A simple and tough cnc frame made from low cost hardware store parts and affordable electronics
The large CNC machine called Sergei is now finished. It consists of a Makita handheld router, a few lead screws, wood, 50x50mm tube, stepper motors, a driver, LinuxCNC and raw power.
Even though I've disassembled the smaller machine and bought a 1610 engraver because Hackaday told me to, The Peoples CNC Frame as a concept is still going strong.
If you want to build a small desktop CNC machine you have many options and perhaps this project isn't one of those. However, if you want to go big with durable components and walk away with a minimum BOM, The Peoples CNC Frame is it for you my comrade.
So this year we'll make an even bigger machine, using the full capacity of uncut hardware store metal. That's 2m length here in the woods.
At the Jyväskylä Hacklab here in Finland we've been working on a large cnc machine. This CNC machine is the inspiration behind the Peoples CNC Frame. We've managed to get it running and drawing with a marker, video below.
The project is moving along nicely. In my infinite wisdom I put the sleds in the inner print area, have to flip them around. In real life the work area seems pretty decent, somehow larger than I envisioned. My version of the Peoples CNC Frame won't have much Z height because I want the machine to do mostly cutting and drilling and be as rigid as possible. The Z movement would be ~4-5cm. The Z mount plate could be taller, which would provide more range.
Quick SketchUp modelling really helps in putting all the pieces into perspective. The frame will be a mix of metal and wood. In the sketch you can see a brushless spindle for reference (replace with your weapon of choice). The spindle mounting wheel sleds could be flipped to go inside the Y-axis rails making the setup more sturdy by sacrificing Z height. In fact, this model better illustrates that the frame is great for 3D printing in this configuration because the Z-axis has plenty of range.
I still need to order the Z-axis lead screw setup. I think I'll go with a 20-30cm lead screw for height.
After staring at the 20cm carriages that I had sawed off from the 50x50mm pipe, I decided to split them to make 10cm long pieces.
Each wheel attachment hole is approximately one cm from the edge. The holes should be precisely centered in the vertical axis.
First a mark was punched by hitting a nail with a hammer at the intersection of the scribed lines. Then a small guide hole was drilled with a 3 mm drill bit. Finally it was brought to approximately 8 mm with a step drill. The step drill is a very good tool to get nice round holes without a drill press. The wheels spin nicely when the nuts are a little loose. However I forgot that I need bearing spacers inside the wheel so I ordered those, they should stabilize the wheels and eliminate any wiggle. I'm also ready to expand my 8 mm holes to 10 mm to allow for adjustment when the machine is put together, let's see what happens.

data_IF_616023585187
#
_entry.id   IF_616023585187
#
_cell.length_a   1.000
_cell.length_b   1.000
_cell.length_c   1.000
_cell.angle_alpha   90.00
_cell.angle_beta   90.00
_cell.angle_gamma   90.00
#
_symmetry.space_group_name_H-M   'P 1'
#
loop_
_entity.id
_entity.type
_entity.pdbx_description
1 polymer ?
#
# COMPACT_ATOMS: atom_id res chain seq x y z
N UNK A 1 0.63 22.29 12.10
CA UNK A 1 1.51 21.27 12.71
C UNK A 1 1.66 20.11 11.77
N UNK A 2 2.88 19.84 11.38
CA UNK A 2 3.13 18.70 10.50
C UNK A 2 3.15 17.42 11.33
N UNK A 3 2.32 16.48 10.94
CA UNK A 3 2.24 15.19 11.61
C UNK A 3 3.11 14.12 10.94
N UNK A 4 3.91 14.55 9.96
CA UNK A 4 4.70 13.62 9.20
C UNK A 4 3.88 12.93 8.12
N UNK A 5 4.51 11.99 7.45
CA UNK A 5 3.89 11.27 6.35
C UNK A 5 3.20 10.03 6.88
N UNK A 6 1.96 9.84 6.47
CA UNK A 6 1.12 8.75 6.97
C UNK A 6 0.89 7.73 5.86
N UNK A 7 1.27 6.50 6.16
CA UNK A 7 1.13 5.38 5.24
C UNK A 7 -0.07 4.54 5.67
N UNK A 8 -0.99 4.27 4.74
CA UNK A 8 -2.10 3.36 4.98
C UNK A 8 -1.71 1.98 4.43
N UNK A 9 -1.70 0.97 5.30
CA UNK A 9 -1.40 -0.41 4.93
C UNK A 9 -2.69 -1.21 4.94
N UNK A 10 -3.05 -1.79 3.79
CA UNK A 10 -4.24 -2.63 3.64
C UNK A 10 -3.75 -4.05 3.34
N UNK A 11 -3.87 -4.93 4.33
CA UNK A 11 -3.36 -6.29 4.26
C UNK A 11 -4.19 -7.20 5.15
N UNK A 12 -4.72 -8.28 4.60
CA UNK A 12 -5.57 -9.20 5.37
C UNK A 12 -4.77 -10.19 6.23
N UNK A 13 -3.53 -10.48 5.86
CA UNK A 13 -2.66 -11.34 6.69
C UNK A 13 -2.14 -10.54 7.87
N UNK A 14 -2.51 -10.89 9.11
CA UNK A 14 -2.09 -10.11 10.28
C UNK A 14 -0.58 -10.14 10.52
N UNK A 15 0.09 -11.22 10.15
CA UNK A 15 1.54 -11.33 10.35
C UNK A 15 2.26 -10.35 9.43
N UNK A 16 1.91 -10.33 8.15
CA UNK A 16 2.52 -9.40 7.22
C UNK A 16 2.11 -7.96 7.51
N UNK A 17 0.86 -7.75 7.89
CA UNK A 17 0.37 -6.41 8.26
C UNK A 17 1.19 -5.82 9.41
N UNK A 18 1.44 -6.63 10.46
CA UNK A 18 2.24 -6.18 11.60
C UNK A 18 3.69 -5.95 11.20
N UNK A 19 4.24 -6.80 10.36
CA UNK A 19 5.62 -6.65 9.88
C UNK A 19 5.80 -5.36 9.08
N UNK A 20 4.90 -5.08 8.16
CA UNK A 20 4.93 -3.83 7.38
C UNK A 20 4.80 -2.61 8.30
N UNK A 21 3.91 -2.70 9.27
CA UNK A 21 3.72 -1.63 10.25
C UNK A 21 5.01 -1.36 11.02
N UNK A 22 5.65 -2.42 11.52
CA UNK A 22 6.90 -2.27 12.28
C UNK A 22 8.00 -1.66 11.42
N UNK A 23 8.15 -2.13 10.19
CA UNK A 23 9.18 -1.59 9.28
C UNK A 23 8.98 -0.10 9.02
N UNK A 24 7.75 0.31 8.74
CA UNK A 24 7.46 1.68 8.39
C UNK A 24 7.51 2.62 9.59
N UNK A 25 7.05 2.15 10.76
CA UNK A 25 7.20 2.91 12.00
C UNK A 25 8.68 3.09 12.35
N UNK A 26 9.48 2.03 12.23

The skateboard wheels arrived! I now have all the crucial components of the frame.
The X and Y axis will be driven by common GT2 belts. I plan on having 2 parallel belts per axis.
With the selected components the Peoples CNC Frame will be both strong and agile!
Buying cheap bearings is a gamble. I've gotten horrible groggy specimen as well as extremely well performing ones. The bearings in this project run very smooth, note that there are two per wheel, this greatly diminishes sideways play.
Two meters worth of 30x30mm tube has been hacksawed to four equal length parts. A 20cm long and 50x50mm wide sled is on top for reference. Maybe the sled length could be reduced, let's see. Below is a picture of the big brother of the Peoples CNC Machine.
I've ordered some SC8UU bushing blocks and mounts for 8mm pipe for the Z-axis. I'm also looking for well priced lead screw sets to move the drill plate. The sideways work area was reduced because the pipe guides are far apart from each other. I think its a necessary sacrifice, it also allowed me to flip the lower central sled up to reduce the height of the gantry. Thanks to everyone following the project, it's encouraging to see that there is interest in such an apparatus!
I've started with 30x30mm rails and 50x50mm sleds. The sleds allow for M8 screw ends to fit inside the square tube nicely. All the rails are 500mm long. The sleds might be too short or I could place the wheels closer to the their edges to prevent rocking. Maybe the 2 on top 1 on bottom wheel arrangement isn't stable enough, if it isn't, more wheels are in order. These are sketches not the final design, the design will transform as the project moves along.
At the Jyväskylä Hacklab here in Finland we've been building a large CNC machine for some months. The inspiration for the Peoples CNC Frame (PCF) comes from the successes and lessons that our lab machine has taught us. The elegance of the PCF comes from its simplicity, ruggedness and availability of parts and tools. Linear motion on the X and Y axis is achieved by using skateboard wheels and bearings. These can be ordered online for quite cheap. The rails are standard hardware store square pipe. Our hacklab version is based on 50x50mm rails, it uses lead screws and covers an area of 1x1m (cutting area is less). The machine is very sturdy and could easily be much larger without losing rigidity. Our hacklab version uses longboard wheels.
The People need a CNC machine for home. I often have a need to engrave a PCB quickly to test a circuit and I wish I had a CNC machine to do the job. I'm sure you have a need for a desktop CNC machine as well, so heck lets make one.
I've ordered some standard skateboard wheels and bearings. While I wait for them I'm going make a sketch of how the Peoples CNC Frame could look like, it'll be smaller than our hacklab version since we don't want to upset our partners, neighbors, pets or our personal zen.